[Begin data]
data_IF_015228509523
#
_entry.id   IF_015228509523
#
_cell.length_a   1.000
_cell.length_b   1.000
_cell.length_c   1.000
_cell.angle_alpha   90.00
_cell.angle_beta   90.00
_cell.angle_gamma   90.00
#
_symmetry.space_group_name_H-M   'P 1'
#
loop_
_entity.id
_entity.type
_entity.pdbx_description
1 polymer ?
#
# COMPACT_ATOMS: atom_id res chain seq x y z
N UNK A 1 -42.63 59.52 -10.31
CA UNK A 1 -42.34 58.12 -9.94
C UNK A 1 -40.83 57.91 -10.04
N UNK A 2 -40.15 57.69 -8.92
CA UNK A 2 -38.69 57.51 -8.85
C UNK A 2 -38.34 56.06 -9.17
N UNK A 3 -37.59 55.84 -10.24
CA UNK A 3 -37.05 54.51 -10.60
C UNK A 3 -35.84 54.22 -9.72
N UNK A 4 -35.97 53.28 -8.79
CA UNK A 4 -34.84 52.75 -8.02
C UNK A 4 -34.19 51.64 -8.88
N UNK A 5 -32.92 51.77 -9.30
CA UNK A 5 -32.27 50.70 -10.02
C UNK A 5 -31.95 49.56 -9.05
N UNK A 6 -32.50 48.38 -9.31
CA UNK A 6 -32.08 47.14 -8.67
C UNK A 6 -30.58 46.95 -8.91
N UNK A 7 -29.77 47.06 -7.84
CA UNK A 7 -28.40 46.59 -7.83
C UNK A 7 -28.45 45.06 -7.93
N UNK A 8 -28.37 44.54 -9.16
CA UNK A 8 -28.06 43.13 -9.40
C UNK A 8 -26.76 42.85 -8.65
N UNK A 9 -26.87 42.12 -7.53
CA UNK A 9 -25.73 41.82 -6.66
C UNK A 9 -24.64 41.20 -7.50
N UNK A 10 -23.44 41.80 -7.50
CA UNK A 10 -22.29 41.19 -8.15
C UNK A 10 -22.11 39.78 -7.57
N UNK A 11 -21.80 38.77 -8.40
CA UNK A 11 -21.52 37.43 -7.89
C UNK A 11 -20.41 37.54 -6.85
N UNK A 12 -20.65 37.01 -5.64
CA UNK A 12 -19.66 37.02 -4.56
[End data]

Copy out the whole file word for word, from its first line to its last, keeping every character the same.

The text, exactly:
data_IF_015228509523
#
_entry.id   IF_015228509523
#
_cell.length_a   1.000
_cell.length_b   1.000
_cell.length_c   1.000
_cell.angle_alpha   90.00
_cell.angle_beta   90.00
_cell.angle_gamma   90.00
#
_symmetry.space_group_name_H-M   'P 1'
#
loop_
_entity.id
_entity.type
_entity.pdbx_description
1 polymer ?
#
# COMPACT_ATOMS: atom_id res chain seq x y z
N UNK A 1 -42.63 59.52 -10.31
CA UNK A 1 -42.34 58.12 -9.94
C UNK A 1 -40.83 57.91 -10.04
N UNK A 2 -40.15 57.69 -8.92
CA UNK A 2 -38.69 57.51 -8.85
C UNK A 2 -38.34 56.06 -9.17
N UNK A 3 -37.59 55.84 -10.24
CA UNK A 3 -37.05 54.51 -10.60
C UNK A 3 -35.84 54.22 -9.72
N UNK A 4 -35.97 53.28 -8.79
CA UNK A 4 -34.84 52.75 -8.02
C UNK A 4 -34.19 51.64 -8.88
N UNK A 5 -32.92 51.77 -9.30
CA UNK A 5 -32.27 50.70 -10.02
C UNK A 5 -31.95 49.56 -9.05
N UNK A 6 -32.50 48.38 -9.31
CA UNK A 6 -32.08 47.14 -8.67
C UNK A 6 -30.58 46.95 -8.91
N UNK A 7 -29.77 47.06 -7.84
CA UNK A 7 -28.40 46.59 -7.83
C UNK A 7 -28.45 45.06 -7.93
N UNK A 8 -28.37 44.54 -9.16
CA UNK A 8 -28.06 43.13 -9.40
C UNK A 8 -26.76 42.85 -8.65
N UNK A 9 -26.87 42.12 -7.53
CA UNK A 9 -25.73 41.82 -6.66
C UNK A 9 -24.64 41.20 -7.50
N UNK A 10 -23.44 41.80 -7.50
CA UNK A 10 -22.29 41.19 -8.15
C UNK A 10 -22.11 39.78 -7.57
N UNK A 11 -21.80 38.77 -8.40
CA UNK A 11 -21.52 37.43 -7.89
C UNK A 11 -20.41 37.54 -6.85
N UNK A 12 -20.65 37.01 -5.64
CA UNK A 12 -19.66 37.02 -4.56